Agricultural antibiotic use and abuse

The agricultural use of antibiotics contributes significantly - perhaps more than use of antibiotics to treat human disease - to selection pressures driving the emergence of antibiotic resistance. As farming has become more commercial, with larger numbers of animals being housed in fewer, more densely populated farms, the role of "agri-antibiotics" has grown. Farmers and veterinarians use antibiotics for three primary reasons: to treat sick animals, to halt the dissemination of infection, and to promote growth. While antibiotics are used at pharmacologic doses to treat or prevent infection in livestock, the common growth promotion-oriented practice uses sub-therapeutic doses, such as less than 200 grams per tonne of feed, for extended periods, with the unintended, but very efficient, selection of resistant bacterial mutants (McEwen and Fedorka-Cray, 2002).

Although the US agricultural industry has not published precise data on the quantity of antibiotics in use, several estimates have been made. An agricultural industry-sponsored group, the Animal Health Institute, approximated that in 1998, 17.8 million pounds of agri-antimicrobials were used, 17 percent of which, they estimate, was non-therapeutic use for growth promotion (McEwen and Fedorka-Cray, 2002). An independent organization, the Union of Concerned Scientists, calculated that annually, in the US, humans utilize 3 million pounds of antibiotics, while the agricultural industry non-therapeutic use is 24.6 million pounds - or 8 times the quantity used to treat human disease (Mellon et al., 2001).

Despite regulations designed to strictly control the quantity of both the residual antibiotics found in food animals at the time of slaughter and spillage of animals' bacteria-laden intestinal contents during slaughter, and processing, antibiotic-resistant bacteria derived from food animals colonize humans and cause human disease. For instance, genetic sequencing allowed the tracing of an outbreak of antibiotic-resistant Salmonella serotype Newport in California from infected patients back to a fast-food hamburger chain, to a meat-processing plant, and finally to the farm where the source-cattle were raised (Swartz, 2002).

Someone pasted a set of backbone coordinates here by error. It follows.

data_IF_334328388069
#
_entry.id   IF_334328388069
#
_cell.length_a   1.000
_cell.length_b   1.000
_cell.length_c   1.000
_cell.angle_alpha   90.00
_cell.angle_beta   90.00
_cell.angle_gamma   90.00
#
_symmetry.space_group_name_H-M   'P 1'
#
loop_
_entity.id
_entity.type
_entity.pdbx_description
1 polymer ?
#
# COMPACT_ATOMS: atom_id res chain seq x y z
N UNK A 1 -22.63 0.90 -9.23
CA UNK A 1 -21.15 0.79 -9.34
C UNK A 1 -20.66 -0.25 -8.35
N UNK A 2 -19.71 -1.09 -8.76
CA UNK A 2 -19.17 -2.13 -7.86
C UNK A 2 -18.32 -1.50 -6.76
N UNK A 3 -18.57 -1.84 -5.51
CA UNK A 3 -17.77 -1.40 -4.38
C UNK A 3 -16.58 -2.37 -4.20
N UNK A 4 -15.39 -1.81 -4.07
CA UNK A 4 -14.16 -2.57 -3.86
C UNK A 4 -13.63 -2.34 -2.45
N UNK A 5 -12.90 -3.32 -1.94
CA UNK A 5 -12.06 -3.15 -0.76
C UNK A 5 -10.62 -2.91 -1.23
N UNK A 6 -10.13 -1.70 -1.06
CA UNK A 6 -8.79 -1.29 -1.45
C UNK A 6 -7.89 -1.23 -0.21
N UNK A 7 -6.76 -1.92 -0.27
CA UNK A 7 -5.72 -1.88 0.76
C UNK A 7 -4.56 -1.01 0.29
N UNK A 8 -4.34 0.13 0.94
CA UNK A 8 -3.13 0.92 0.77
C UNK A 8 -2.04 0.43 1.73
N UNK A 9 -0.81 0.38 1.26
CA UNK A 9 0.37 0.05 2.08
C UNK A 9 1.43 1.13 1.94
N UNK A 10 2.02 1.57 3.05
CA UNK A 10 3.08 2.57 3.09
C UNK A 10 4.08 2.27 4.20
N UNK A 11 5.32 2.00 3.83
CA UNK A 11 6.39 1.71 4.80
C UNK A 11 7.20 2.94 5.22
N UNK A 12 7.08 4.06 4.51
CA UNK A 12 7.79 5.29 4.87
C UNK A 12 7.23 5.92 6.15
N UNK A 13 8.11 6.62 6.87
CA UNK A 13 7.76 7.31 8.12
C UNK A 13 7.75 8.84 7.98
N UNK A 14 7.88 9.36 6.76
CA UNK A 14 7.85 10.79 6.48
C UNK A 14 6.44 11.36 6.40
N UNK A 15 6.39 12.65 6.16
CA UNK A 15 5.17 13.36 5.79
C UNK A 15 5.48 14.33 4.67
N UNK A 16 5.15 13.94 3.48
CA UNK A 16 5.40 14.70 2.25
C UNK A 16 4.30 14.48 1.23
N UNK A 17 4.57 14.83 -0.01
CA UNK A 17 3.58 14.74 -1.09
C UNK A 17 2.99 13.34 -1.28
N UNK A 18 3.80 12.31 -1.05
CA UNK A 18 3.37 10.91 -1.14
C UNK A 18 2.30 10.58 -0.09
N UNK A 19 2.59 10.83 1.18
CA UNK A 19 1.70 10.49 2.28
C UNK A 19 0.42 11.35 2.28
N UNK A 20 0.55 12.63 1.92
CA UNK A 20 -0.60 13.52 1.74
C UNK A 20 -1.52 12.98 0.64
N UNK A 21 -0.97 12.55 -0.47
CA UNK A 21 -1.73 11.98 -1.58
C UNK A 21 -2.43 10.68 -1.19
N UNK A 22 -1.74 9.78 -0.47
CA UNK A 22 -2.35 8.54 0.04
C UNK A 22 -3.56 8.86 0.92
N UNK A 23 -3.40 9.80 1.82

Concerns about the ecologic impact of agri-antibiotics are global. Before 1997, European Union (EU) farmers extensively used the glycopeptide antibiotic avoparcin as a growth promoter. Resistance to avoparcin confers cross-resistance to vancomycin, and the agricultural use of avoparcin has been linked to the emergence of VRE in Europe. While glycopeptides seldom had been used medically in Europe in the early 1990s, the presence of significant percentages of VRE carriers in the community suggested a problem. For instance, the former East German Government strictly limited vancomycin use, yet 12 percent of healthy patients demonstrated intestinal colonization with VRE (Bates, 1997).

While European physicians may not have used glycopeptide antibiotics in the early 1990s, the same cannot be said for the European agricultural industry. In Denmark, in 1993, physicians prescribed 24 kg of vancomycin, while farmers used 24,000 kg of avoparcin (Aarestrup, 1995). Not surprisingly, Danish researchers found that chicken farms using avoparcin had a 55 times greater chance of harboring VRE-colonized broilers compared to farms that did not utilize avoparcin (Bates, 1997). Research examining VRE colonization rates among Dutch turkey farmers who used avoparcin provides a circumstantial link between food animal VRE carriage and human colonization. The researchers found fecal samples colonized with VRE from 50 percent of turkeys, 39 percent of turkey farmers, 20 percent of turkey slaughterers, and 14 percent of area residents (van den Bogaard et al., 1997).

Agricultural quinolone use has been linked to increasing rates of quinolone-resistant Campylobacter jejuni, but, unlike VRE colonization in healthy hosts, C. jejuni commonly causes clinical disease. The US first licensed agricultural fluoroquinolone use in 1995. To assess the effects, the Minnesota Department of Public Health studied quinolone resistance rates among human Campylobacter isolates. They found an increase in the state-wide proportion of quinolone-resist-ant C. jejuni, from 1.3 percent in 1992 to 10.2 percent in 1998. In 1997, they cultured quinolone-resistant C. jejuni from 14 percent of chicken parts sampled from 91 retail markets in the state. Using restriction enzyme-based sub-typing, the researchers showed the presence of identical quinolone-resistant C. jejuni isolates from both chickens and humans (Smith et al, 1999). The National Antimicrobial Resistance Monitoring System for enteric bacteria (NARMS) corroborated these findings. In 1989-1990 they documented no cases of quinolone-resistant Campylobacter, while by 2001 19 percent of Campylobacter isolates demonstrated quinolone resistance. NARMS surveillance found that of 180 chicken products tested from three states, 10 percent harbored quinolone-resistant Campylobacter (Gupta et al, 2004).

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